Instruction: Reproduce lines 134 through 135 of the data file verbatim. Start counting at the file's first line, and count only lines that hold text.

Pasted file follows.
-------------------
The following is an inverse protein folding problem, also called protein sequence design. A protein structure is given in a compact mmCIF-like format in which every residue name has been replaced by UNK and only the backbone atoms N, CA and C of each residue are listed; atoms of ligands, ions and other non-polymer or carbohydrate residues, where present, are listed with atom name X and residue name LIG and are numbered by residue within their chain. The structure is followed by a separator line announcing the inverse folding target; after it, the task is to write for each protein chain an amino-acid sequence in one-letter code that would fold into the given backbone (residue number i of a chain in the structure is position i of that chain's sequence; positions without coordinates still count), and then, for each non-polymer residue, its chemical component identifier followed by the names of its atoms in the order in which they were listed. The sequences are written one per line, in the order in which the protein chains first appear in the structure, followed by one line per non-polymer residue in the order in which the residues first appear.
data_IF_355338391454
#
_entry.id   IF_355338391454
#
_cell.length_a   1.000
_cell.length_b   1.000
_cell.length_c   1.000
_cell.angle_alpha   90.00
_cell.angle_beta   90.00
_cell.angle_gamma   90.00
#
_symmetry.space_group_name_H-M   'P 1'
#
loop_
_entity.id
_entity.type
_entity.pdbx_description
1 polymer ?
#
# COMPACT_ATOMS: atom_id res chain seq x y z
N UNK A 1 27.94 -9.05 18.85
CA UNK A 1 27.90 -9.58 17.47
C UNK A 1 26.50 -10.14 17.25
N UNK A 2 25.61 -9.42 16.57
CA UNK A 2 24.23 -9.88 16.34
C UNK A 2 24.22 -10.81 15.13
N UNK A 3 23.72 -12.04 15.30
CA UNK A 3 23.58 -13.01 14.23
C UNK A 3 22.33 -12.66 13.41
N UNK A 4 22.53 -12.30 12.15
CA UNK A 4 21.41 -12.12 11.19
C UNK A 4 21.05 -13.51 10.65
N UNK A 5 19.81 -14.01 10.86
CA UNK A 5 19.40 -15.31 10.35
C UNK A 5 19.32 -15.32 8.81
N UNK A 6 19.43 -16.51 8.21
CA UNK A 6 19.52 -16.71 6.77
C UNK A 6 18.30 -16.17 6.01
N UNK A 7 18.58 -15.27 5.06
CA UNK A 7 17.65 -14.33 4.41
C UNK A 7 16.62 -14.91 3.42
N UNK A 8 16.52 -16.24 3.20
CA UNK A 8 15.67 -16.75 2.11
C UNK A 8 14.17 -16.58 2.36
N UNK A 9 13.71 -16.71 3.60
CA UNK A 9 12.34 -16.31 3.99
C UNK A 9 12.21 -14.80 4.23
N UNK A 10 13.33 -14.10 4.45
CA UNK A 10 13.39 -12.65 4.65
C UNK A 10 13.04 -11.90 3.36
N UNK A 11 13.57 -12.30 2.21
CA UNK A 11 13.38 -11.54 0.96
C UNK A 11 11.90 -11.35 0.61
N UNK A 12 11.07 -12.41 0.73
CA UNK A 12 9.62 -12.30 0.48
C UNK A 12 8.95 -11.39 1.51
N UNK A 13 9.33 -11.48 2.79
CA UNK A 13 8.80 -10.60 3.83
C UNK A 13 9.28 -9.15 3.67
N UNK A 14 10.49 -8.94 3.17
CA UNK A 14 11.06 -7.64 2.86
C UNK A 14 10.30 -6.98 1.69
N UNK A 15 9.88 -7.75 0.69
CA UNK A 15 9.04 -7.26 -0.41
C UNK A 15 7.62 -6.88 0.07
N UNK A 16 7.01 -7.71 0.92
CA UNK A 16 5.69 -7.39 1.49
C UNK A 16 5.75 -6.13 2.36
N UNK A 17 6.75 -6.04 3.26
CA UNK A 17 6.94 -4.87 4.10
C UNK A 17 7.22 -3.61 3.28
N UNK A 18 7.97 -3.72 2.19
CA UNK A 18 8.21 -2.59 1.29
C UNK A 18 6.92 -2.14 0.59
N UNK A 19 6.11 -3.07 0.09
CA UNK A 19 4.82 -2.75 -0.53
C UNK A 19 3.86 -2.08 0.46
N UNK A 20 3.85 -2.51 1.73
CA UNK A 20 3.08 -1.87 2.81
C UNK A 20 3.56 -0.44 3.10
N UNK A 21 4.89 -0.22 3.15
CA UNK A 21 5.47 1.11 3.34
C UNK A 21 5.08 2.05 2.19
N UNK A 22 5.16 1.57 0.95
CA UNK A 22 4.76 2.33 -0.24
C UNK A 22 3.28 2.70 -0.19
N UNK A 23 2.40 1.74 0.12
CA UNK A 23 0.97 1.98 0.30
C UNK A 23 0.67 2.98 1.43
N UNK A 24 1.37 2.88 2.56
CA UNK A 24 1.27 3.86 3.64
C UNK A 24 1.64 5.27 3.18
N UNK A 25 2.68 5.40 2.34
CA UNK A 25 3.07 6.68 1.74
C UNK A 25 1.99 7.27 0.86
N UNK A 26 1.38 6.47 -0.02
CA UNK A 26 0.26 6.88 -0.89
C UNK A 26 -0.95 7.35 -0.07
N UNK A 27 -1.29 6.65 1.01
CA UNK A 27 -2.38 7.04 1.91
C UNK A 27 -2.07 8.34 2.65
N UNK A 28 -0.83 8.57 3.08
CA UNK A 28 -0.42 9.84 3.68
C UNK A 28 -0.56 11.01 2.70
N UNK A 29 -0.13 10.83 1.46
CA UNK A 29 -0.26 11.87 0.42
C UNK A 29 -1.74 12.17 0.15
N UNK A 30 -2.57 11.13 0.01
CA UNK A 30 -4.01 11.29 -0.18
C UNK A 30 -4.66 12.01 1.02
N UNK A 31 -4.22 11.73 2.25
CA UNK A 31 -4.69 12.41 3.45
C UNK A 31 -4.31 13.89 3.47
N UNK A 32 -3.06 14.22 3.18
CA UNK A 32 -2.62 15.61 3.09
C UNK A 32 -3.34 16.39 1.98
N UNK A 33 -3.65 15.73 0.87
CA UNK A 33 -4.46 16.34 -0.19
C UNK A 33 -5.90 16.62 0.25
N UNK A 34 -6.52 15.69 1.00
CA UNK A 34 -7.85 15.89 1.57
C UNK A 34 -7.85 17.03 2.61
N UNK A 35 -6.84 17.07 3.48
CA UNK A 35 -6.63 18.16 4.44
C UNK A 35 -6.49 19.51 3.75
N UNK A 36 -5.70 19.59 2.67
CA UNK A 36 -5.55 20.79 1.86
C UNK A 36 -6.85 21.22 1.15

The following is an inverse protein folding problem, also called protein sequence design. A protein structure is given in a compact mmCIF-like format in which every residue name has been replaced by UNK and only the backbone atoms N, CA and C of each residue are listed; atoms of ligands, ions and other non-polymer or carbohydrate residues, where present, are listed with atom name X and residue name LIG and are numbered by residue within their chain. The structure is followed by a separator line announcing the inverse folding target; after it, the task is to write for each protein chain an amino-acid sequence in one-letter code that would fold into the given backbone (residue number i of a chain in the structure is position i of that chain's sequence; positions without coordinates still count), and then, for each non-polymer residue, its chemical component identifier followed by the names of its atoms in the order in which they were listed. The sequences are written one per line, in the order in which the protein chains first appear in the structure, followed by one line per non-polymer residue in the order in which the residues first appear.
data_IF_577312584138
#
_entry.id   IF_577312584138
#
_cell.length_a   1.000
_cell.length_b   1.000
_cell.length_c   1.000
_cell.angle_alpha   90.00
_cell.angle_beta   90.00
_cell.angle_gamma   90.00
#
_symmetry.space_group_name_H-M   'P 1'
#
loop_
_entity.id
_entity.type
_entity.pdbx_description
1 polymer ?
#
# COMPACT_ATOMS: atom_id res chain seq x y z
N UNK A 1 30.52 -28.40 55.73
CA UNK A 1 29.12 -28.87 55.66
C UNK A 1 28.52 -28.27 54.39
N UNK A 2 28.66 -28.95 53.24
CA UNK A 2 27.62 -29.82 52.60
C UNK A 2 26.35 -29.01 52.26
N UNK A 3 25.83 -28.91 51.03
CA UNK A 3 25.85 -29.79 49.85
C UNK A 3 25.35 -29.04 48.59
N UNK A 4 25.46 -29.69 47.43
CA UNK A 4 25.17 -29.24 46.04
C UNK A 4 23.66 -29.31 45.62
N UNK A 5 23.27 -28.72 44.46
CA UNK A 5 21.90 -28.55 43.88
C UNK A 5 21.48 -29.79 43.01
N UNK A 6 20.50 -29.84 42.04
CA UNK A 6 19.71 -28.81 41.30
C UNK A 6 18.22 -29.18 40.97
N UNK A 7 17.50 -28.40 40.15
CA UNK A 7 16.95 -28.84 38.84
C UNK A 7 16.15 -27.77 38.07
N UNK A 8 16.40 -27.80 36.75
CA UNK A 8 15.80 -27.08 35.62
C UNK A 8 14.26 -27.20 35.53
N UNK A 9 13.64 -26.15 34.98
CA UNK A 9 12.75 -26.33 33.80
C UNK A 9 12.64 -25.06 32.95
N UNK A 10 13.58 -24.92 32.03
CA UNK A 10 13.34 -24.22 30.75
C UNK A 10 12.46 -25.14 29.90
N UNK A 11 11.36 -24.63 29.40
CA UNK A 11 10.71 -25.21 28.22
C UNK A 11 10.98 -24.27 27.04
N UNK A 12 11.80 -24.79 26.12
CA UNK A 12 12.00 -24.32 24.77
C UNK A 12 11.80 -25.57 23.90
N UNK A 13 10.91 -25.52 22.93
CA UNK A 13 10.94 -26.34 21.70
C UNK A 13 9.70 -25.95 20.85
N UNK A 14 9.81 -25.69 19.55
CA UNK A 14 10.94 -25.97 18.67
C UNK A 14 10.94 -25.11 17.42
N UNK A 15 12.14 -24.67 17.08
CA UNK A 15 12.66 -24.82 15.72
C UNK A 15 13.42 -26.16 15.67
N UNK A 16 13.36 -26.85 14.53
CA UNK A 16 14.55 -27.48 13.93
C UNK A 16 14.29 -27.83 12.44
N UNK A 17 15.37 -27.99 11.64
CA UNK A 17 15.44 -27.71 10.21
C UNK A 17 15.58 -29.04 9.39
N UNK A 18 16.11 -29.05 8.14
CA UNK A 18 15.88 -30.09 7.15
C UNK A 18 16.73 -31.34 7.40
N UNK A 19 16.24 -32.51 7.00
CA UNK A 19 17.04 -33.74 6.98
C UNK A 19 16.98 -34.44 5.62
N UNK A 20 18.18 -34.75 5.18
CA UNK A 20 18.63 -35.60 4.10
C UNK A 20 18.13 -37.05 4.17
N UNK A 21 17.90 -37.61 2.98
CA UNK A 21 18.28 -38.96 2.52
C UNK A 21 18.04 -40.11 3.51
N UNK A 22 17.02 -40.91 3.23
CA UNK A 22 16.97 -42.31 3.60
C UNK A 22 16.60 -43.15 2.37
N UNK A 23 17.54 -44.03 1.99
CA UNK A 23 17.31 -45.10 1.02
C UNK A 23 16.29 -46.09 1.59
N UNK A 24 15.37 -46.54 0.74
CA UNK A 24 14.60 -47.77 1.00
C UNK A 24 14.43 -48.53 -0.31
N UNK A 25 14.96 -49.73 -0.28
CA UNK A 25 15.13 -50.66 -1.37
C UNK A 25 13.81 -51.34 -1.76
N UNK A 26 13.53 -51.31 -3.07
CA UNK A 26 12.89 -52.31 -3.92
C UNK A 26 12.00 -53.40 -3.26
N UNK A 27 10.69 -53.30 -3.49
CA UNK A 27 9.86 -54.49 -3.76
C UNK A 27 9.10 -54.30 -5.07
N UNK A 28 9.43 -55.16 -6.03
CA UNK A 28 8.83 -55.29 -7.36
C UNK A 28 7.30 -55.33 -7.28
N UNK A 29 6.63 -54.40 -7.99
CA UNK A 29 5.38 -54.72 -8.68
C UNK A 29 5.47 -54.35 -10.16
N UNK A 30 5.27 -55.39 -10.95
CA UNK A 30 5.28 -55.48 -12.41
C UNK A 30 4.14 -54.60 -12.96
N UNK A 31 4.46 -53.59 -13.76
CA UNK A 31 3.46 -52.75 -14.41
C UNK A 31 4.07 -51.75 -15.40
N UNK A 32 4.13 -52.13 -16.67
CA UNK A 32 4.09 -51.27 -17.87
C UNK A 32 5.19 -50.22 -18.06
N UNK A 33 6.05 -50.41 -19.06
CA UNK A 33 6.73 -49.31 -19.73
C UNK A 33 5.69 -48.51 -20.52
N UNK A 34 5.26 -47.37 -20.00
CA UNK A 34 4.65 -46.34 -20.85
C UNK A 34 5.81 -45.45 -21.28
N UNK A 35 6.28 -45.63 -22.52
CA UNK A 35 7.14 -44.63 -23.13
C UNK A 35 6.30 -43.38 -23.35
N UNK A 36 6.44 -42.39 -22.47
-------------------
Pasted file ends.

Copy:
#
_cell.length_a   1.000